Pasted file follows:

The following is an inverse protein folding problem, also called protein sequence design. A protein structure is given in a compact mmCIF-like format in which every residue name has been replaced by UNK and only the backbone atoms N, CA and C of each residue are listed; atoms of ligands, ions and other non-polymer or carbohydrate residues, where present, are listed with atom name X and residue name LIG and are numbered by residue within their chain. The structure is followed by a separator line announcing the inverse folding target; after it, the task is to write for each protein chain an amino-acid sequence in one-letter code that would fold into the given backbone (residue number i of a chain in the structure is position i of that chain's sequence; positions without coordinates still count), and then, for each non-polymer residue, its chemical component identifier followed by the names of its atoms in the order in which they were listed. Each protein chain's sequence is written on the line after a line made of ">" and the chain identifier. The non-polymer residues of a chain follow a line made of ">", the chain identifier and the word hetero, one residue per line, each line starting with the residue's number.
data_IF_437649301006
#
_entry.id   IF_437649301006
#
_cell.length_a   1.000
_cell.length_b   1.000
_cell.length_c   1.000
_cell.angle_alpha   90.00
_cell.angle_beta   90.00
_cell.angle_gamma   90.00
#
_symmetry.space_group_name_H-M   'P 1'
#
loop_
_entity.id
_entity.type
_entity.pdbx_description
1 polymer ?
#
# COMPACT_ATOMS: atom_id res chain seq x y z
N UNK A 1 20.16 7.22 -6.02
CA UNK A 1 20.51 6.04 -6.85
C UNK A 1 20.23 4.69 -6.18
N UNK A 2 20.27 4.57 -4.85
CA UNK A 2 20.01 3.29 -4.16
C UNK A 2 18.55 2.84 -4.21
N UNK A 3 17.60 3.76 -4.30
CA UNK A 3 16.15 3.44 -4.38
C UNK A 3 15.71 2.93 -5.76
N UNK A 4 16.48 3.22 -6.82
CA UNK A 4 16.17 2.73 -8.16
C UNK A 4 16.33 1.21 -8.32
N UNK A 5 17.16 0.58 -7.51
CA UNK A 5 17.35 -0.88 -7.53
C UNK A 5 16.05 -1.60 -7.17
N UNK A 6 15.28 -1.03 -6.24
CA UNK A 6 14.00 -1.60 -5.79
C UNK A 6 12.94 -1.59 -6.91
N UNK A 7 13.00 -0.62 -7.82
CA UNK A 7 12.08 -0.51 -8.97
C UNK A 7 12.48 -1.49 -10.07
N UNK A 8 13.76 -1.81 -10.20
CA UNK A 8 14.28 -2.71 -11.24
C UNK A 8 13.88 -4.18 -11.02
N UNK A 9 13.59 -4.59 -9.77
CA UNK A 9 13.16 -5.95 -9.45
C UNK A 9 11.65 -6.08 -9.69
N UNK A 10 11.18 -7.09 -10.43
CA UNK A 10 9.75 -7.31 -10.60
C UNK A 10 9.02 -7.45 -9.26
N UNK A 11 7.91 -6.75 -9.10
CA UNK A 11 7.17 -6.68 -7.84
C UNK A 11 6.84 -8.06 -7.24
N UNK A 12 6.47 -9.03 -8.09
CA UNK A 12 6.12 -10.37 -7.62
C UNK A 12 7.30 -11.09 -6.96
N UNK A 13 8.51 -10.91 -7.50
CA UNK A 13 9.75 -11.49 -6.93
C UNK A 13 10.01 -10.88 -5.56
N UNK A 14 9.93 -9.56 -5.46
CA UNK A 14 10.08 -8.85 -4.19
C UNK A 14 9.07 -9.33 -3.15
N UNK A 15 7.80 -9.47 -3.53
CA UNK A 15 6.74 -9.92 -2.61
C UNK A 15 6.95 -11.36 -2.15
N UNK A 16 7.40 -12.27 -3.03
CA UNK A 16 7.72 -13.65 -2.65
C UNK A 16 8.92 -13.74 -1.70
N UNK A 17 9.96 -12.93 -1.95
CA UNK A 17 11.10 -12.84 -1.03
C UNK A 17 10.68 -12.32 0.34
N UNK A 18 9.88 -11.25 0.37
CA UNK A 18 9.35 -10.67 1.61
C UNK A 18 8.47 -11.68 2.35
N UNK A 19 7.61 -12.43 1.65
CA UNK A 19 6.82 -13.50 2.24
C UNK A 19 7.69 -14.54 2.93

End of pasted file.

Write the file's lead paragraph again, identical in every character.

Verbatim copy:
The following is an inverse protein folding problem, also called protein sequence design. A protein structure is given in a compact mmCIF-like format in which every residue name has been replaced by UNK and only the backbone atoms N, CA and C of each residue are listed; atoms of ligands, ions and other non-polymer or carbohydrate residues, where present, are listed with atom name X and residue name LIG and are numbered by residue within their chain. The structure is followed by a separator line announcing the inverse folding target; after it, the task is to write for each protein chain an amino-acid sequence in one-letter code that would fold into the given backbone (residue number i of a chain in the structure is position i of that chain's sequence; positions without coordinates still count), and then, for each non-polymer residue, its chemical component identifier followed by the names of its atoms in the order in which they were listed. Each protein chain's sequence is written on the line after a line made of ">" and the chain identifier. The non-polymer residues of a chain follow a line made of ">", the chain identifier and the word hetero, one residue per line, each line starting with the residue's number.